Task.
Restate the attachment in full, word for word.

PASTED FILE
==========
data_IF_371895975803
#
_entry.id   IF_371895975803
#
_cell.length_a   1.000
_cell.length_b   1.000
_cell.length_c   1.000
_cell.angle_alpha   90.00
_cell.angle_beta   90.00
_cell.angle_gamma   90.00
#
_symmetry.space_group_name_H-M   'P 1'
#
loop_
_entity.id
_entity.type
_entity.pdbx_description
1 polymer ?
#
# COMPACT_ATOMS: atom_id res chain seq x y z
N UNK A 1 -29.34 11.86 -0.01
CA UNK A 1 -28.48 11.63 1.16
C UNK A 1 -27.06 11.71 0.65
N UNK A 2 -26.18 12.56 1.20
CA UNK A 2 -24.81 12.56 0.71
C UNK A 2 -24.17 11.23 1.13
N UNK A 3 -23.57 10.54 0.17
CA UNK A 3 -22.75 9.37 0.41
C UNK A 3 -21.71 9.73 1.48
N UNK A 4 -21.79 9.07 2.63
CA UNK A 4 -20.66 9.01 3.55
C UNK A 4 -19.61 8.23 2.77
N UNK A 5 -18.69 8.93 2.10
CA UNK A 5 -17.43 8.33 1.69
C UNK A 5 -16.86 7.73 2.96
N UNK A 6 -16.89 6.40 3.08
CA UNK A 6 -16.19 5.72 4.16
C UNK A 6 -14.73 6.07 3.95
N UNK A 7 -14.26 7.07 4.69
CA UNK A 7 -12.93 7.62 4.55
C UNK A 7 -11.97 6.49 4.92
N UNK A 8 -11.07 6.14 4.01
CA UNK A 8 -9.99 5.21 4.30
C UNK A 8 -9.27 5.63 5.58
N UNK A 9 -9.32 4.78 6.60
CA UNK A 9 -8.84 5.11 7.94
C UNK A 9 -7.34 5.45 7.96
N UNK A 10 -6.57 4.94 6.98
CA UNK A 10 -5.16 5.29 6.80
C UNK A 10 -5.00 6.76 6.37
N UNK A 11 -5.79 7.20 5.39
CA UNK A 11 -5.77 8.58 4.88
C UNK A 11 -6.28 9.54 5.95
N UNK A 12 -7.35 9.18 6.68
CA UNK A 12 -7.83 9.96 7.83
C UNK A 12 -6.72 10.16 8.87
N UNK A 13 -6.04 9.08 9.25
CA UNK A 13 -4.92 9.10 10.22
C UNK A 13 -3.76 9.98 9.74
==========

data_IF_371895975803
#
_entry.id   IF_371895975803
#
_cell.length_a   1.000
_cell.length_b   1.000
_cell.length_c   1.000
_cell.angle_alpha   90.00
_cell.angle_beta   90.00
_cell.angle_gamma   90.00
#
_symmetry.space_group_name_H-M   'P 1'
#
loop_
_entity.id
_entity.type
_entity.pdbx_description
1 polymer ?
#
# COMPACT_ATOMS: atom_id res chain seq x y z
N UNK A 1 -29.34 11.86 -0.01
CA UNK A 1 -28.48 11.63 1.16
C UNK A 1 -27.06 11.71 0.65
N UNK A 2 -26.18 12.56 1.20
CA UNK A 2 -24.81 12.56 0.71
C UNK A 2 -24.17 11.23 1.13
N UNK A 3 -23.57 10.54 0.17
CA UNK A 3 -22.75 9.37 0.41
C UNK A 3 -21.71 9.73 1.48
N UNK A 4 -21.79 9.07 2.63
CA UNK A 4 -20.66 9.01 3.55
C UNK A 4 -19.61 8.23 2.77
N UNK A 5 -18.69 8.93 2.10
CA UNK A 5 -17.43 8.33 1.69
C UNK A 5 -16.86 7.73 2.96
N UNK A 6 -16.89 6.40 3.08
CA UNK A 6 -16.19 5.72 4.16
C UNK A 6 -14.73 6.07 3.95
N UNK A 7 -14.26 7.07 4.69
CA UNK A 7 -12.93 7.62 4.55
C UNK A 7 -11.97 6.49 4.92
N UNK A 8 -11.07 6.14 4.01
CA UNK A 8 -9.99 5.21 4.30
C UNK A 8 -9.27 5.63 5.58
N UNK A 9 -9.32 4.78 6.60
CA UNK A 9 -8.84 5.11 7.94
C UNK A 9 -7.34 5.45 7.96
N UNK A 10 -6.57 4.94 6.98
CA UNK A 10 -5.16 5.29 6.80
C UNK A 10 -5.00 6.76 6.37
N UNK A 11 -5.79 7.20 5.39
CA UNK A 11 -5.77 8.58 4.88
C UNK A 11 -6.28 9.54 5.95
N UNK A 12 -7.35 9.18 6.68
CA UNK A 12 -7.83 9.96 7.83
C UNK A 12 -6.72 10.16 8.87
N UNK A 13 -6.04 9.08 9.25
CA UNK A 13 -4.92 9.10 10.22
C UNK A 13 -3.76 9.98 9.74